And it's just a little rubber gasket there basically. Lenses also have filter mounts. So there is threads right here for attaching filters. You can see on this lens, we've got a UV or Haze filter. These are worth putting on all of your lenses. They don't adjust the quality of your image at all, but they will protect your lenses. We're going to talk a lot about filters later. All filters have a thread size. If you've already got filters of a particular size, you might be interested in finding out whether the lens you're considering can use those filters. Lens markings.
This is kind of a touchy subject for me, because lenses just don't have the markings that they used to! You can see here that I've got focus markings here. These tell me where I'm focused. It's measured in feet and meters and so I can see right now I measure to 15 feet or roughly 5 meters it's saying. If you're lucky or if you're shopping for older lenses, you might find lenses that have aperture gauges and depth of field gauges on them and those were really, really handy. Particularly if you like to shoot manually. Most lenses these days don't have them. So if you're coming-- if you're an old- school photographer and you're looking for that, don't expect to find it.
Another thing you really see that differentiates one lens from another are coatings. You'll see that mention and I won't go into much detail about it. They might have some patented name about their coatings. If I tilt the lens at an angle, you may be able to see strange colors across it or interesting reflections or something. Those are because the lenses have been coated. Lens coatings are designed to reduce glare. As light goes into the lens, it might bounce around inside. That can lead to those circular lens flares that you see, or an overall loss of contrast, or diffusion of the contrast. Coatings can help prevent that.
As you're reading reviews you might see where expert reviewers are actually talking about the quality of a coatings and how good of job they do and that's definitely something to consider when shopping for a lens. I got these lens shades over here. A lot of lenses, particularly high-end lenses and especially wide-angle lenses, will ship with a lens shade. This is a 16 to 35 millimeter lens. It comes with this shade that I can just pop on the front here. And the reason that I really want to a lens shade with a wide-angle lens is that wide-angle lenses are especially susceptible to flare.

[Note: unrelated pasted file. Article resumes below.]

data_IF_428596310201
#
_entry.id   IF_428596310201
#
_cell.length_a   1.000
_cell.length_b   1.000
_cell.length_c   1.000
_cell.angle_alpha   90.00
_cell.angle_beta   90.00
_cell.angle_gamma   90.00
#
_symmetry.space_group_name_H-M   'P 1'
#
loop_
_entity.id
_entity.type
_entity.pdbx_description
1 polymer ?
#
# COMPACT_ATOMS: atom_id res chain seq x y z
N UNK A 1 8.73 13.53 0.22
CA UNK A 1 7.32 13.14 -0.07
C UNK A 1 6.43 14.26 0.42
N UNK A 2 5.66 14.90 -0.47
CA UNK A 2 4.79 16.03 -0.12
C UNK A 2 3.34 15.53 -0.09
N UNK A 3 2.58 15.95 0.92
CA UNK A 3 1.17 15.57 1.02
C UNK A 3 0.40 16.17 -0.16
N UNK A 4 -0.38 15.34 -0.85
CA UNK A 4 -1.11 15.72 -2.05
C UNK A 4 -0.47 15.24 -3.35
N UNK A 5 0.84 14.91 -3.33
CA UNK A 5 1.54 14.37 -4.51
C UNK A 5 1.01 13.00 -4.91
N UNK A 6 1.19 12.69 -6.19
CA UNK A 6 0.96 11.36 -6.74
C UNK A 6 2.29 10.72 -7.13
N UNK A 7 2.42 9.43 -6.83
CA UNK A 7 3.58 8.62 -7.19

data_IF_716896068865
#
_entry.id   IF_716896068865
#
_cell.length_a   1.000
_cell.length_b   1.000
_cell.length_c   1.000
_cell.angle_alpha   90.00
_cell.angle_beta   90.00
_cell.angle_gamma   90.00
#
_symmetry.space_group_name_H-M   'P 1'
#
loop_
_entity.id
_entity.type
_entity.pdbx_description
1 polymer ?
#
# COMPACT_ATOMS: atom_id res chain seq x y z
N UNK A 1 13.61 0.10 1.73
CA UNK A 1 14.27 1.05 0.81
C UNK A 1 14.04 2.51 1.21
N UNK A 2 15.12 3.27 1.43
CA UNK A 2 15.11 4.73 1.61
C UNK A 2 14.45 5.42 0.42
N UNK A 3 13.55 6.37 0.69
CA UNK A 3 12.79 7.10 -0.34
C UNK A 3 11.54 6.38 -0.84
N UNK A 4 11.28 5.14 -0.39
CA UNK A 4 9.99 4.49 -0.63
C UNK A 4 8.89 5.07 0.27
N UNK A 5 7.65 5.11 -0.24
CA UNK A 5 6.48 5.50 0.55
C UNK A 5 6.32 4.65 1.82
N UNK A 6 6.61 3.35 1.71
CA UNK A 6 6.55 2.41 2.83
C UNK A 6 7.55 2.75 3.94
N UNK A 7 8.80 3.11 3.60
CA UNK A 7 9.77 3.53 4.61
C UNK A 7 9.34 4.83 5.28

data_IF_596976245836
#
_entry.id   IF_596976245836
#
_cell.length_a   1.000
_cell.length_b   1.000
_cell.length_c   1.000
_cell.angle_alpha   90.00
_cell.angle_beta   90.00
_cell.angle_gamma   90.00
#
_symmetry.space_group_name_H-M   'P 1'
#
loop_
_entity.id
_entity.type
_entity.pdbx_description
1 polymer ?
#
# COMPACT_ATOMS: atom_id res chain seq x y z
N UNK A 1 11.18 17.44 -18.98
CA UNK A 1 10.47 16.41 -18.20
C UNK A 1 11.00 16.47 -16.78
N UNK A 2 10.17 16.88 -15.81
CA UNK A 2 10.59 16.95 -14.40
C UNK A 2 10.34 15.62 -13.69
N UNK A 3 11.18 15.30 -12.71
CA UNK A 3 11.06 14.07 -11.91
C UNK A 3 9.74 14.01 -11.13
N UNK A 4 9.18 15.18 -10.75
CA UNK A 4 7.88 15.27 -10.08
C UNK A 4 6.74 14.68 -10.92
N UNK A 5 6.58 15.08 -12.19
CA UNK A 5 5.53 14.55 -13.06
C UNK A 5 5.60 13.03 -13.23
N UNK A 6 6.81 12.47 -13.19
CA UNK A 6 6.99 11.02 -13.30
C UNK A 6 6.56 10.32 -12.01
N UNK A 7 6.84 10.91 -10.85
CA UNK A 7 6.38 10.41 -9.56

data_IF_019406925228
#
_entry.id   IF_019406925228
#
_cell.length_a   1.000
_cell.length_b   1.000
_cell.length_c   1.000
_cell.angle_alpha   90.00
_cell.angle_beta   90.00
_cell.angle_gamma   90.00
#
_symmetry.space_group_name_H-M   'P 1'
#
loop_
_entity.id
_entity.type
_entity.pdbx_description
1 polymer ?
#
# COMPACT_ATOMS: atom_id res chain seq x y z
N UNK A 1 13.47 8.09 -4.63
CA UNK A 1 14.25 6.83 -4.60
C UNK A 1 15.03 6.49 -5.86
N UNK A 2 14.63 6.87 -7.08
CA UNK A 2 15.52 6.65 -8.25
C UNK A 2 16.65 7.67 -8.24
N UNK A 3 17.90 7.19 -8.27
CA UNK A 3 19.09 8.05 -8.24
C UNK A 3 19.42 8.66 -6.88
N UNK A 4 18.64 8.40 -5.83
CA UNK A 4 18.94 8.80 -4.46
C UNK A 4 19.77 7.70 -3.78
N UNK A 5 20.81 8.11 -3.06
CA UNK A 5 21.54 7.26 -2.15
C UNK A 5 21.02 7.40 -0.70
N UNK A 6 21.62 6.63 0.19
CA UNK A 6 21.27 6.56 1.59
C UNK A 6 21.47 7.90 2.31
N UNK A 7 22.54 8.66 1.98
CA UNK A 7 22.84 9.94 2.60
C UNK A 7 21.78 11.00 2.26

If I'm shooting into light, light coming at an extreme angle can again bounce around inside the lens and give me all sorts of awful artifacts. Having this filter on here you can see I've got stuff that bonk-- you know, that keeps the light from getting into the lenses way. So a nice lens shade is something to consider when you're shopping around. Finally lens mounts. If you're shopping for -- if lens shades are very important for wide-angle lenses, lens mounts are very important for really long telephoto lenses. This thing is heavy. It's pretty much solid metal on the outside and fortunately, it's got a mount for a tripod on the lens.
If I put this thing on my camera and put my camera on a tripod, I'm going to be putting a tremendous amount of strain on the mount of the camera. By having a tripod mount on my larger lens, I can give my camera a break and have a better balance when I'm trying to pan and tilt around. So those are a few of the really critical features that you need to consider when you're shopping for a lens, but again remember ultimately, it always comes down to image quality. You want the lens that's going to deliver the best quality. If you can get some of these cool extra features that's a definite plus.
There are currently no FAQs about Foundations of Photography: Lenses.
Access exercise files from a button right under the course name.
Search within course videos and transcripts, and jump right to the results.
Remove icons showing you already watched videos if you want to start over.
Make the video wide, narrow, full-screen, or pop the player out of the page into its own window.
Click on text in the transcript to jump to that spot in the video. As the video plays, the relevant spot in the transcript will be highlighted.